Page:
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Wildfire smoke, Middle Sea Race, Route du Rhum, and Canadian Rolex winners

by David Schmidt 25 Oct 2022 08:00 PDT October 25, 2022
Outrigger canoes and other marine traffic ply the waters of Bellingham Bay during a 'low-smoke day' in mid-October; the `fog` in the background used to be trees © David Schmidt

It's not every day that you get to battle through a persistent high-pressure zone to get to the great breeze on the other side from the 'comforts' of dry land. Yet this is exactly what the Pacific Northwest experienced over the last few weeks. A massive high-pressure system parked itself offshore, blocking fresh airs coming in from the Pacific. This would normally be considered standard-issue summer weather, however the wild card this year was that this all unfurled in October, during a time of intense dryness in the North Cascades (our last significant rainfall here had been in early August).

The result, of course, was horrible wildfire smoke.

If you've sailed in Maine in the summer, odds are good that you have experienced the state's trademark pea-soup fog. Imagine this same dearth of visibility, but from smoke, not fog. This was our world for several days, as our air-quality index (AQI) spiked to somewhere around 220 (PM 2.5).

I thankfully have a stack of N95 masks at my house, which were in full rotation when it was time to take my dog around the block for his constitutionals. These masks, plus a portable HEPA air filter that I could set up in my garage gym, got me through the nasty air, but the experience wasn't fun.

Like many sailors, I spend more than my fair share of time studying weather models on Predict Wind, but I can't say that I have ever studied how quickly isobars are moving over my roof.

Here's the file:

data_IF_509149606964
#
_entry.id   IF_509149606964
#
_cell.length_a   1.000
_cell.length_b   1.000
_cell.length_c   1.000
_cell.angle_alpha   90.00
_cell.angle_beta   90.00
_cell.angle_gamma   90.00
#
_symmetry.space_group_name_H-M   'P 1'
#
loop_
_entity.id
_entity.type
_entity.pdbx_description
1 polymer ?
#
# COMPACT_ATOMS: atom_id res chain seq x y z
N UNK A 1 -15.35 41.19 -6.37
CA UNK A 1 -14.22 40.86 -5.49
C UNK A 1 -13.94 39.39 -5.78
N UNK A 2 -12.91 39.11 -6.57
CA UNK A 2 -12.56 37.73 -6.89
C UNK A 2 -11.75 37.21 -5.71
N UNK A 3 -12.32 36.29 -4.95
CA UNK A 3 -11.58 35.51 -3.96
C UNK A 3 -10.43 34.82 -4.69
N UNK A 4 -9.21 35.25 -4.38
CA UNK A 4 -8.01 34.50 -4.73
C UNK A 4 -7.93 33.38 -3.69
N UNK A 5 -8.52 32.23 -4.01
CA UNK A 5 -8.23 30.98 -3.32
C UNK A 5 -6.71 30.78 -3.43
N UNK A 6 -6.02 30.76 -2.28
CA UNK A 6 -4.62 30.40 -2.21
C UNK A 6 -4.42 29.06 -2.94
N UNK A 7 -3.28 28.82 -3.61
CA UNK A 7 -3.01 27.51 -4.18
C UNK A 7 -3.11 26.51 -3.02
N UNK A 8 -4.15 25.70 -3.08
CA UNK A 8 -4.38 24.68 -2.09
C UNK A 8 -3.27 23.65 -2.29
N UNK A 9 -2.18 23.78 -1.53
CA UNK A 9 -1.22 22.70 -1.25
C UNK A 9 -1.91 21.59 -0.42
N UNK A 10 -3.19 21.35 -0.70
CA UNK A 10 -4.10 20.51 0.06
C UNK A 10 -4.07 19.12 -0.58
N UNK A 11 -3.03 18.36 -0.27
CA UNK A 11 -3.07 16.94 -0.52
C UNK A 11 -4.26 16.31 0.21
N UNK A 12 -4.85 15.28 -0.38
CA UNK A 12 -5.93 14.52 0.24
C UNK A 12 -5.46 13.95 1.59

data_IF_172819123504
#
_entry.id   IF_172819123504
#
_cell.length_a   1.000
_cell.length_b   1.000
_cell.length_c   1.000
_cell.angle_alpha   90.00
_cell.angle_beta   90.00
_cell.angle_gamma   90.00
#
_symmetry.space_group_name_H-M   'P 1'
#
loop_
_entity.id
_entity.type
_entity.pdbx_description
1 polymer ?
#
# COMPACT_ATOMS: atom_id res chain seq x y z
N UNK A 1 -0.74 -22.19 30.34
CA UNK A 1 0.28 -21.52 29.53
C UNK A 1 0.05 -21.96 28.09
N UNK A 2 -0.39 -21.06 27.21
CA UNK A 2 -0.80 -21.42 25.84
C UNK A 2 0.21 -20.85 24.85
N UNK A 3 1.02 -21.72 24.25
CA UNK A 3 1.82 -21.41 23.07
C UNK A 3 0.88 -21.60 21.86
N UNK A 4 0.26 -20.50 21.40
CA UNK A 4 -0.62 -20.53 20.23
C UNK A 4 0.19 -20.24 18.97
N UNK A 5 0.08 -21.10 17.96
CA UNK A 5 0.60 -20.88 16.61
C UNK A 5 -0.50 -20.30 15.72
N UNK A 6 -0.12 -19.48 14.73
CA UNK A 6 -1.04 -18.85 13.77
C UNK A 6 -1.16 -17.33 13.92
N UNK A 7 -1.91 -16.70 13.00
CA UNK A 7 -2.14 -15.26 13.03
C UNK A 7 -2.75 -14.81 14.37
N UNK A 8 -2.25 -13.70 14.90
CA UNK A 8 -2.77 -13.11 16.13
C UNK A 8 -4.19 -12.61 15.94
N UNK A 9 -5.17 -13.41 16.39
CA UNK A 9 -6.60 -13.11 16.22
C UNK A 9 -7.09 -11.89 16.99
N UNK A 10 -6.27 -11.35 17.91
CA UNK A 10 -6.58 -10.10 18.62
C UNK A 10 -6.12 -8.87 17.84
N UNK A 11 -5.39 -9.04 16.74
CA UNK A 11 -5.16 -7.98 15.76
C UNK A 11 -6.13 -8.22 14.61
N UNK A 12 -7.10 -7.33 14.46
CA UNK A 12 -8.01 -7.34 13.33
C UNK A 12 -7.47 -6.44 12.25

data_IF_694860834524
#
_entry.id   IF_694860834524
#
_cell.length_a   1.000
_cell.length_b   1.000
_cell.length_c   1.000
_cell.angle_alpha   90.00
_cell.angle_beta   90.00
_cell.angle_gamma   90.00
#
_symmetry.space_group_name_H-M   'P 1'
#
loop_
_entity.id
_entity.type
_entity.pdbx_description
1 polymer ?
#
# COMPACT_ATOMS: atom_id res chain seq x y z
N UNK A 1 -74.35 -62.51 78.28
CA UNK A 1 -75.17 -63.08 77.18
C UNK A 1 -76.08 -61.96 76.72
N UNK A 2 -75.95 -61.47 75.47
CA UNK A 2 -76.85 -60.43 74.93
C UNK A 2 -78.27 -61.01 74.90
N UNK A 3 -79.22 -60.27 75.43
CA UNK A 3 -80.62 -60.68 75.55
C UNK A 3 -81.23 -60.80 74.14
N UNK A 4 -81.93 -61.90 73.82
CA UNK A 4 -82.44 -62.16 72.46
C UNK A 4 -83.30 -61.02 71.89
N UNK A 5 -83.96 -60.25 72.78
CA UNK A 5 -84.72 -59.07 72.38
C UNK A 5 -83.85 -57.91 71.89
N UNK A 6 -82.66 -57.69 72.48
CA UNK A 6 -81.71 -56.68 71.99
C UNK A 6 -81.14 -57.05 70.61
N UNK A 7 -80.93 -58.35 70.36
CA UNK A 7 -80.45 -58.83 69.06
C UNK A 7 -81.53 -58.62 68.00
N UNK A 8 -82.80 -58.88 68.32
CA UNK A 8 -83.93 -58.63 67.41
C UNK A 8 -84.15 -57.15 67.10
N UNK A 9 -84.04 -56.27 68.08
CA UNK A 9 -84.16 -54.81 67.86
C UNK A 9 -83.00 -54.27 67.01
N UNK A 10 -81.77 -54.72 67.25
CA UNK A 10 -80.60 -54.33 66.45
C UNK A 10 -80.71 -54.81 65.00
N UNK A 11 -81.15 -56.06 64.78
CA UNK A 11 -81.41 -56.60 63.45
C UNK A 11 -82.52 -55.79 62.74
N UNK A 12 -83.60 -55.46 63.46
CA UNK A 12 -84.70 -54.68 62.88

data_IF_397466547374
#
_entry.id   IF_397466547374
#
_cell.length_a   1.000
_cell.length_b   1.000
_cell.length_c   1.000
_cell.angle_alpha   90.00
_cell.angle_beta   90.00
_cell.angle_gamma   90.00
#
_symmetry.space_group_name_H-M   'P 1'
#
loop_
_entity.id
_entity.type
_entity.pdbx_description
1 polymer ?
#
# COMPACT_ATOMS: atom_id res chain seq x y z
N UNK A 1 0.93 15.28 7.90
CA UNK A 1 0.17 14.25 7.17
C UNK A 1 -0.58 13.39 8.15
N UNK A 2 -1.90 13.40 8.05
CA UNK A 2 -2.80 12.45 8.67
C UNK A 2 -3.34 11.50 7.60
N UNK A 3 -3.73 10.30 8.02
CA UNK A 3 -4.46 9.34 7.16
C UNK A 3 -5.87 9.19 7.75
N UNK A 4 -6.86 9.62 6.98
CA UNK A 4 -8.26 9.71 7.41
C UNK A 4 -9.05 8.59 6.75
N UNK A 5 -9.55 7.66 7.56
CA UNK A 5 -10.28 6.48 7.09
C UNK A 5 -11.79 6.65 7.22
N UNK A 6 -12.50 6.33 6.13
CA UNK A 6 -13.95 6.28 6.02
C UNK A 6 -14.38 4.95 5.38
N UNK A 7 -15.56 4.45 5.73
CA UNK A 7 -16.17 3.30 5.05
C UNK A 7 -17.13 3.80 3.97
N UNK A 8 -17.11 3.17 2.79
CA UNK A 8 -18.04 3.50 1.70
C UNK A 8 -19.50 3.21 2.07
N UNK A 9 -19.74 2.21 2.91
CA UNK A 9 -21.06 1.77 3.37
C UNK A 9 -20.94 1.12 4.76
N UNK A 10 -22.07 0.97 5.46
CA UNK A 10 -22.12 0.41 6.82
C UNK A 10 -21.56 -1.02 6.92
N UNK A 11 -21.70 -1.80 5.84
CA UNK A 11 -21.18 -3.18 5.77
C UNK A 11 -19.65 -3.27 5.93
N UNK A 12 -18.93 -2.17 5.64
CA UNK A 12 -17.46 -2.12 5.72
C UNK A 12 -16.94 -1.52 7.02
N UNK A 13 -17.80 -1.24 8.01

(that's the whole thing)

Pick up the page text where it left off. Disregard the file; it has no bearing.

But, just like anyone who has experienced a multi-day lull while sailing offshore, I was struck by how quickly mindsets changed once the new airs arrived. In the span of about 12 hours, our AQI dropped from the low 200s to around 50, and it was like a light switch being flipped: runners, pedestrians, maskless dog-walkers, and little kids on bikes all emerged within hours. I was one of those runners and one of those maskless dog walkers, and while it felt absolutely wonderful to be outside in clean, fresh air again, it demonstrated how quickly the human brain can adapt to wind shifts, once the weather gods deliver.

We could ponder how and why the smoke got so bad on the West Coast, as well as what the future of this beautiful stretch of North America might look like in the face of intensifying climate change, but we will stay on topic and empathize with the sailors who are contesting the Rolex Middle Sea Race.

While these sailors (thankfully) haven't been contending with downright unhealthy levels of wildfire smoke, the winds have been light and progress has been slow in this race, which is considered to be one of the "classic" 600-plus nautical mile races (along with the Bermuda Race, the Sydney Hobart, and the Fastnet). As of this writing, the four leading boats, all MOD70 trimarans, were sailing at speeds between 11-13 knots (read: slow by their lickety-split standards), while the big monohulls, all a good ways astern of the trimarans, were also posting low double-digit speeds.

A glance at the weather reveals winds between 5-15 knots coming from all different directions on different parts of the course, while a glance at the different yachts' GPS trackers reveals the art of keeping boats moving in thin ribbons of air.